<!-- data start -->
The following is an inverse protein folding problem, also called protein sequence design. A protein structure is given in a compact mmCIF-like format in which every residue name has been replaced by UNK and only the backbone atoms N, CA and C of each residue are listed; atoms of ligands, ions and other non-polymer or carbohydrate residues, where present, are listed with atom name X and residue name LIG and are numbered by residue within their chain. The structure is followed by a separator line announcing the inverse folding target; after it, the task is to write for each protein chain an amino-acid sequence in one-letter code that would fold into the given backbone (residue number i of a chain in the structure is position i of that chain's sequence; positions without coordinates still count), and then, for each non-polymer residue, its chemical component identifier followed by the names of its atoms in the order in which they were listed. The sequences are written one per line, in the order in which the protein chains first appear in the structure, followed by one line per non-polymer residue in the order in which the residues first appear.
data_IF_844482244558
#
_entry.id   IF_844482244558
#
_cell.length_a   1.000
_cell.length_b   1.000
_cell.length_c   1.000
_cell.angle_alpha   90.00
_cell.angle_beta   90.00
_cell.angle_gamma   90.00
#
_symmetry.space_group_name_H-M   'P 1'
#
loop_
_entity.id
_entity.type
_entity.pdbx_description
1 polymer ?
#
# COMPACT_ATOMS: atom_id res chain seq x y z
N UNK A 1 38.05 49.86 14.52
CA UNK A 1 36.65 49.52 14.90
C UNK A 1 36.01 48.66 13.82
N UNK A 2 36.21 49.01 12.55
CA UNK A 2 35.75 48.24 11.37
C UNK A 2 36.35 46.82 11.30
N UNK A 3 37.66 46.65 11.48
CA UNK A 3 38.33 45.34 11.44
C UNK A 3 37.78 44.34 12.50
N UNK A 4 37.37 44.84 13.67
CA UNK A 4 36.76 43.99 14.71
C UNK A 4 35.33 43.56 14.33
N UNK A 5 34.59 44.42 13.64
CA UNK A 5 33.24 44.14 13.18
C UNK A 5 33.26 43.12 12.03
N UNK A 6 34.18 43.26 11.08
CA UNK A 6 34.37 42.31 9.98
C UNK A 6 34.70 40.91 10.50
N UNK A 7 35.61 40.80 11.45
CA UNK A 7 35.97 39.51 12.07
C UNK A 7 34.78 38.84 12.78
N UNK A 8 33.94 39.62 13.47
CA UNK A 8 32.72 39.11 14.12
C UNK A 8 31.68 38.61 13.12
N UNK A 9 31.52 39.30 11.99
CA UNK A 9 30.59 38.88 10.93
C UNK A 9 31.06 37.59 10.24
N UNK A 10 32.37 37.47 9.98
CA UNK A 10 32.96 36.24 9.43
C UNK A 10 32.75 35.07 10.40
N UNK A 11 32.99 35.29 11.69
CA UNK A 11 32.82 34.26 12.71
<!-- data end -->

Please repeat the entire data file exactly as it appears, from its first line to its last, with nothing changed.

The following is an inverse protein folding problem, also called protein sequence design. A protein structure is given in a compact mmCIF-like format in which every residue name has been replaced by UNK and only the backbone atoms N, CA and C of each residue are listed; atoms of ligands, ions and other non-polymer or carbohydrate residues, where present, are listed with atom name X and residue name LIG and are numbered by residue within their chain. The structure is followed by a separator line announcing the inverse folding target; after it, the task is to write for each protein chain an amino-acid sequence in one-letter code that would fold into the given backbone (residue number i of a chain in the structure is position i of that chain's sequence; positions without coordinates still count), and then, for each non-polymer residue, its chemical component identifier followed by the names of its atoms in the order in which they were listed. The sequences are written one per line, in the order in which the protein chains first appear in the structure, followed by one line per non-polymer residue in the order in which the residues first appear.
data_IF_844482244558
#
_entry.id   IF_844482244558
#
_cell.length_a   1.000
_cell.length_b   1.000
_cell.length_c   1.000
_cell.angle_alpha   90.00
_cell.angle_beta   90.00
_cell.angle_gamma   90.00
#
_symmetry.space_group_name_H-M   'P 1'
#
loop_
_entity.id
_entity.type
_entity.pdbx_description
1 polymer ?
#
# COMPACT_ATOMS: atom_id res chain seq x y z
N UNK A 1 38.05 49.86 14.52
CA UNK A 1 36.65 49.52 14.90
C UNK A 1 36.01 48.66 13.82
N UNK A 2 36.21 49.01 12.55
CA UNK A 2 35.75 48.24 11.37
C UNK A 2 36.35 46.82 11.30
N UNK A 3 37.66 46.65 11.48
CA UNK A 3 38.33 45.34 11.44
C UNK A 3 37.78 44.34 12.50
N UNK A 4 37.37 44.84 13.67
CA UNK A 4 36.76 43.99 14.71
C UNK A 4 35.33 43.56 14.33
N UNK A 5 34.59 44.42 13.64
CA UNK A 5 33.24 44.14 13.18
C UNK A 5 33.26 43.12 12.03
N UNK A 6 34.18 43.26 11.08
CA UNK A 6 34.37 42.31 9.98
C UNK A 6 34.70 40.91 10.50
N UNK A 7 35.61 40.80 11.45
CA UNK A 7 35.97 39.51 12.07
C UNK A 7 34.78 38.84 12.78
N UNK A 8 33.94 39.62 13.47
CA UNK A 8 32.72 39.11 14.12
C UNK A 8 31.68 38.61 13.12
N UNK A 9 31.52 39.30 11.99
CA UNK A 9 30.59 38.88 10.93
C UNK A 9 31.06 37.59 10.24
N UNK A 10 32.37 37.47 9.98
CA UNK A 10 32.96 36.24 9.43
C UNK A 10 32.75 35.07 10.40
N UNK A 11 32.99 35.29 11.69
CA UNK A 11 32.82 34.26 12.71